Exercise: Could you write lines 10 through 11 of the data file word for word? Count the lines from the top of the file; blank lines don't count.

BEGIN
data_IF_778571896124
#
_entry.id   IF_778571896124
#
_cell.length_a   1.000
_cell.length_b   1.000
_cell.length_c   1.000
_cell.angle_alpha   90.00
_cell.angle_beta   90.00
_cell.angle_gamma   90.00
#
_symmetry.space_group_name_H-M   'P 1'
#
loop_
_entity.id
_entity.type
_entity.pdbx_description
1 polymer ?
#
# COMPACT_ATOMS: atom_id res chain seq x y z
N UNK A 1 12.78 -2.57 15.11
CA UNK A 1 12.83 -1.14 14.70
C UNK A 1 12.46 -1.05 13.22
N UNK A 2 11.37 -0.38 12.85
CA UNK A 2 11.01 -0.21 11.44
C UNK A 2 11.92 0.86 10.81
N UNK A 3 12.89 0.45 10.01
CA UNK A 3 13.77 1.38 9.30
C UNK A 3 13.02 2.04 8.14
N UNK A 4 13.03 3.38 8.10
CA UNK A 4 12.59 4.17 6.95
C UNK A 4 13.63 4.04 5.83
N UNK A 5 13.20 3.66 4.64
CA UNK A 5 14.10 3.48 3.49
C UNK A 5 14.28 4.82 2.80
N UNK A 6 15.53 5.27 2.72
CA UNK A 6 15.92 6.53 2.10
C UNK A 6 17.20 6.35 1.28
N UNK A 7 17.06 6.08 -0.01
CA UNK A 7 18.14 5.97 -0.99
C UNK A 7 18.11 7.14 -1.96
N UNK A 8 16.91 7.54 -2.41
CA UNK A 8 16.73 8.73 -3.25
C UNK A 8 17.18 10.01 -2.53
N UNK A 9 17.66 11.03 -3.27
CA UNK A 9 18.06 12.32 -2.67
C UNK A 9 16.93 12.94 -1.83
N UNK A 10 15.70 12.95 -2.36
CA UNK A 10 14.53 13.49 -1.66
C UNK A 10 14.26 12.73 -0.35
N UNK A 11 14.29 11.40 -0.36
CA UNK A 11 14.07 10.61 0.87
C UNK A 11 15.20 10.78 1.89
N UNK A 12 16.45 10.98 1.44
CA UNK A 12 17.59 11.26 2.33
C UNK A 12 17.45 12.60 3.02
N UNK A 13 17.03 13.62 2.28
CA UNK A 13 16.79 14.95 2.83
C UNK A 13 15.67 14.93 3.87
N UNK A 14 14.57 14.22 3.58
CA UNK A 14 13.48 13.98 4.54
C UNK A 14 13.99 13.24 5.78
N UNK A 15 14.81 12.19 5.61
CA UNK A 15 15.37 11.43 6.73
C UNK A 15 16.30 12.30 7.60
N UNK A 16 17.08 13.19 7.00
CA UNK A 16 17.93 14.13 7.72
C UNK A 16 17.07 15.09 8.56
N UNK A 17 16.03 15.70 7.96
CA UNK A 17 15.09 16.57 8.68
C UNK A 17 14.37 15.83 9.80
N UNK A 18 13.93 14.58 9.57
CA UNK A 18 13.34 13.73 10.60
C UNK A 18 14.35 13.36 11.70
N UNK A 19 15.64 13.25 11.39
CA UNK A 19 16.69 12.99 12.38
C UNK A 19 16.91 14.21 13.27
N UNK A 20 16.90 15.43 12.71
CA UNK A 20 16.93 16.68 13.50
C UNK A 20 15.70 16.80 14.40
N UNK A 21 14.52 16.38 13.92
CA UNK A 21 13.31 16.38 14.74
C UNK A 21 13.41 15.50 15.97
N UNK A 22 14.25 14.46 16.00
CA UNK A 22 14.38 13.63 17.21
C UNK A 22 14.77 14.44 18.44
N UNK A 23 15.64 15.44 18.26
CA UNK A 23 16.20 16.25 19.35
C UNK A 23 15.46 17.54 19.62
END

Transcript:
_cell.angle_gamma   90.00
#